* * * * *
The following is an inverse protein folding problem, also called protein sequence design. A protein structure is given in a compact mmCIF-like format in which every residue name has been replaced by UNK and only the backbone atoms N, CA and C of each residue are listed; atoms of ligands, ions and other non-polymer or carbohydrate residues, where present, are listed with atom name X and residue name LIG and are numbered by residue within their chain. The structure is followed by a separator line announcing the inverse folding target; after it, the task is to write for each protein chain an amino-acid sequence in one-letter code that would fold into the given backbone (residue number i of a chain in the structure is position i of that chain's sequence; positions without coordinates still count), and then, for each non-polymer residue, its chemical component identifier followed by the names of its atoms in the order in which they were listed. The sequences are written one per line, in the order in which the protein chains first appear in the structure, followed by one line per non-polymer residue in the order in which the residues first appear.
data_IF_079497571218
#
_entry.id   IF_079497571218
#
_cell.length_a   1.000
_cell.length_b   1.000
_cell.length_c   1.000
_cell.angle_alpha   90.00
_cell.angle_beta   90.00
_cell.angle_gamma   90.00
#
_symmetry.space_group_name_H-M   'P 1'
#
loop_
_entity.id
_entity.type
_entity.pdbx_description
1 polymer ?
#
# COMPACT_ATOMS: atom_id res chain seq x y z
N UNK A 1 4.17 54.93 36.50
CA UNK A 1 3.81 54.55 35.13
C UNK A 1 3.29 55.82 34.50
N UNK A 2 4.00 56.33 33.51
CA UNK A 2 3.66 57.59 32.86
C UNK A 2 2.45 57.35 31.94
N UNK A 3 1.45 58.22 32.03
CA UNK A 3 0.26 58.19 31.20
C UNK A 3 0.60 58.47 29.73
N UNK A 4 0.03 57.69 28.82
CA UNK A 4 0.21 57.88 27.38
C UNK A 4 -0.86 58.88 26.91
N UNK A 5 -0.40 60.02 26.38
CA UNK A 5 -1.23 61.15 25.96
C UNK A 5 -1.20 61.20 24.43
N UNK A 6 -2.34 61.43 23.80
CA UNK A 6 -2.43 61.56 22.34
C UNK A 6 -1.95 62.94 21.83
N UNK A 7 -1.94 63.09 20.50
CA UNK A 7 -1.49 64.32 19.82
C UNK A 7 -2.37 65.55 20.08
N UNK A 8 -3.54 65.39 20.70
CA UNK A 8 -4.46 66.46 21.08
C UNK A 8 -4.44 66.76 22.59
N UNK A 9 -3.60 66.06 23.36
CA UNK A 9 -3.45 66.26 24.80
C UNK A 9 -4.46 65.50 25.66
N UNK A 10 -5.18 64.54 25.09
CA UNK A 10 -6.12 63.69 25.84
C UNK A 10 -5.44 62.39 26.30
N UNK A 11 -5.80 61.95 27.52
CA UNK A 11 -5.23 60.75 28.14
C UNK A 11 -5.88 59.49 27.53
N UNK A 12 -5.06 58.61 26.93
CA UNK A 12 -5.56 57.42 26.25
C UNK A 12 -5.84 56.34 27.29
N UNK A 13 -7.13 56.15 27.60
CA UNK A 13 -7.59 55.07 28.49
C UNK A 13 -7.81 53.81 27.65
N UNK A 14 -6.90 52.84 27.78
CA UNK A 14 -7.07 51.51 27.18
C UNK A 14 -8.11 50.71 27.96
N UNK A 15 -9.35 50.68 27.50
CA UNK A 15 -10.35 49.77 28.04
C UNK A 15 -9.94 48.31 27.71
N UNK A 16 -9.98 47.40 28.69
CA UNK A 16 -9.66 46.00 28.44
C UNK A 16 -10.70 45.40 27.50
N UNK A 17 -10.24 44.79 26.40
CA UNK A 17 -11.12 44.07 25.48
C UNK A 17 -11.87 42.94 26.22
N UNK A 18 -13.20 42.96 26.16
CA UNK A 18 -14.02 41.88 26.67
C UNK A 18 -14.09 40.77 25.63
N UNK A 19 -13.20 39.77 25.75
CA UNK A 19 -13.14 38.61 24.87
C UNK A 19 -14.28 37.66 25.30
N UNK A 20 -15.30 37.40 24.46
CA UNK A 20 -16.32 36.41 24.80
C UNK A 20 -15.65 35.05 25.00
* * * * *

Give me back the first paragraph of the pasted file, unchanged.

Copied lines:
The following is an inverse protein folding problem, also called protein sequence design. A protein structure is given in a compact mmCIF-like format in which every residue name has been replaced by UNK and only the backbone atoms N, CA and C of each residue are listed; atoms of ligands, ions and other non-polymer or carbohydrate residues, where present, are listed with atom name X and residue name LIG and are numbered by residue within their chain. The structure is followed by a separator line announcing the inverse folding target; after it, the task is to write for each protein chain an amino-acid sequence in one-letter code that would fold into the given backbone (residue number i of a chain in the structure is position i of that chain's sequence; positions without coordinates still count), and then, for each non-polymer residue, its chemical component identifier followed by the names of its atoms in the order in which they were listed. The sequences are written one per line, in the order in which the protein chains first appear in the structure, followed by one line per non-polymer residue in the order in which the residues first appear.